People like McReynolds are instead preoccupied by the changes DeJoy introduced within weeks of taking over the agency, and the cautionary letters the Postal Service has sent to election administrators in certain states. According to a memo published by The Washington Post, whose authenticity was verified by the American Postal Workers Union, postal employees are now instructed to leave mail behind at the post office rather than make extra trips or wait for a delayed truck—a directive that amounts to a sea change for men and women trained, in the words of one union official, that “when the mail comes in, the mail goes out.” The agency is also cutting back overtime, even though as many as 40,000 postal workers have been quarantined or out sick because of the coronavirus. The changes have already led to complaints about delayed deliveries across the country, and the potential effects on the collection and delivery of ballots in the days before the election is obvious.

Philip Bump/WaPo:

Tracking Trump’s effort to stay in office by any means necessary

Put another way, the election isn’t going well for the incumbent. Trump’s efforts to undercut Biden and to amplify a message aimed beyond encouraging his own base haven’t had noticeable effect. Were the election held tomorrow, Biden would probably win.

The election won’t be held tomorrow, though, giving Trump and his campaign time to try to woo voters and to stymie Biden’s effort in a wide range of other ways. On Thursday, for example, Trump casually informed Fox Business’s Maria Bartiromo that the reason he opposed a coronavirus relief package that includes money meant to bolster voting by mail is because, without that money, an expansion of mail voting can’t happen. And since he said earlier this year that he sees mail-in voting as beneficial to Democrats, it’s not hard to figure out the play here.

Again, though, that’s simply part of a range of efforts Trump, his campaign and his broader team have used with an apparent or obvious eye toward influencing the outcome in November.

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Here’s the way headlines should always be framed:

AP:

Trump gives credence to false, racist Harris theory

Asked about the matter at the White House, Trump told reporters he had “heard” rumors that Harris, a Black woman and U.S.-born citizen whose parents were immigrants, does not meet the requirement to serve in the White House. The president said he considered the rumors “very serious.”

The theory is false. Harris, who was tapped this week by Joe Biden to serve as his running mate on the Democratic ticket, was born in Oakland, California, and is eligible for both the vice presidency and presidency under the constitutional requirements. The question is not even considered complex, according to constitution lawyers.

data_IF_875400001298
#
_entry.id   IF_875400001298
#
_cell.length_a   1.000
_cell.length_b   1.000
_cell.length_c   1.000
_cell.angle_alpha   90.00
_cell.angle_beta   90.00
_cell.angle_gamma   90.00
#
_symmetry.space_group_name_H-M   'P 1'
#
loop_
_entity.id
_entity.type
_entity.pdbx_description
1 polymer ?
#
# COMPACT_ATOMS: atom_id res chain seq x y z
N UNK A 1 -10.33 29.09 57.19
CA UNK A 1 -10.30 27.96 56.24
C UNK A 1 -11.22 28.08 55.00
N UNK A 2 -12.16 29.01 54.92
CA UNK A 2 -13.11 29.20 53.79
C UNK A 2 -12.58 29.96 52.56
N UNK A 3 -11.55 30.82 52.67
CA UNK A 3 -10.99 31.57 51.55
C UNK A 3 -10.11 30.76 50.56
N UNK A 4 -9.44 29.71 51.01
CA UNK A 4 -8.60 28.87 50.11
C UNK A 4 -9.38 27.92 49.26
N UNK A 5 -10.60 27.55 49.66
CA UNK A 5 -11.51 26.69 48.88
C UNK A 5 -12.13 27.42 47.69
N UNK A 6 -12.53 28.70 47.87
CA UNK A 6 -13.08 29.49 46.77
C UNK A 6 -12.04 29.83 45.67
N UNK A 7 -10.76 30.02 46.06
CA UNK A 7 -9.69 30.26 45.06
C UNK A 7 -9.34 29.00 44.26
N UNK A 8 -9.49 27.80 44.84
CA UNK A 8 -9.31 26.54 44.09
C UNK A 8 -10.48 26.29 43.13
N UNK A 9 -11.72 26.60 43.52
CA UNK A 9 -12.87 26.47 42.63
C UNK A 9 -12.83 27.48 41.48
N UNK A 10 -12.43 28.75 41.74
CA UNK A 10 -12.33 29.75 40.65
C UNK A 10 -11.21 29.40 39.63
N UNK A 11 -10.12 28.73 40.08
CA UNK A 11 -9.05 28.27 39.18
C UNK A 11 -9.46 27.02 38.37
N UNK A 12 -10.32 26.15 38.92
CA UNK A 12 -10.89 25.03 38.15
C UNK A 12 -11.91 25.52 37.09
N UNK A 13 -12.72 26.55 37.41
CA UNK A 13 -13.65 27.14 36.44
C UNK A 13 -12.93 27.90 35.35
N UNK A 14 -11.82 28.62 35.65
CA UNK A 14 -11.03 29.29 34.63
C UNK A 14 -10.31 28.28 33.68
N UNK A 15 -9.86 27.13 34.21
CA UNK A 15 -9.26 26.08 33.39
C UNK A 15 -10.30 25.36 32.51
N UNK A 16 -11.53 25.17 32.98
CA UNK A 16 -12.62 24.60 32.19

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Dave Roberts brings the heat on the GOP crises non-response:

Anyway, all that is familiar. The question is, WHY? Why are they doing this?
First, there's no conceivable ideological or economic rationale. None of the usual moral-hazard arguments apply. Unemployed ppl & suffering businesses aren't being lazy or shiftless ...

... they're beset by a virus, an entirely exogenous force that has nothing to do w/ their choices, for which they couldn't conceivably have any responsibility. None of the "fiscal responsibility" arguments apply. If there was ever any conceivable reason for deficit spending ...

... it's a giant exogenous crisis! What is controlling your own currency FOR if not to spend at a time like this? They aren't even offering a coherent argument for why cities & states shouldn't get aid. Pinheads like R. Paul & T. Cruz are opposing fed assistance based on ...

... a bizarre, kneejerk "gov't should never spend $$$" instinct that has no basis in any ideology or economics. Nor is anyone on the right even pretending to offer a coherent justification for forcing people back into schools/offices/bars when the damn pandemic is still raging.

And the wildest thing of all is, it isn't coherent ideology, it isn't good policy, it isn't good economics, but it *isn't good politics either*. It's not like they're sacrificing responsible governance in a bid for popularity. People HATE the shit they're doing!

So, collectively, their behavior makes no policy, economic, OR political sense. It is not to their benefit, in any way. Why the F are they doing it? Is it shady billionaire donors running the show? Kochs or whatever? I can't see how they're helped by this either. No one is.

The conclusion I've come to is that no one's in charge. They're not doing anything, per se. The party has lost all superego & runs entirely on id now - no strategy, no plan, no intentionality. All that's left is a bunch of tired tropes & instincts that haven't changed in decades.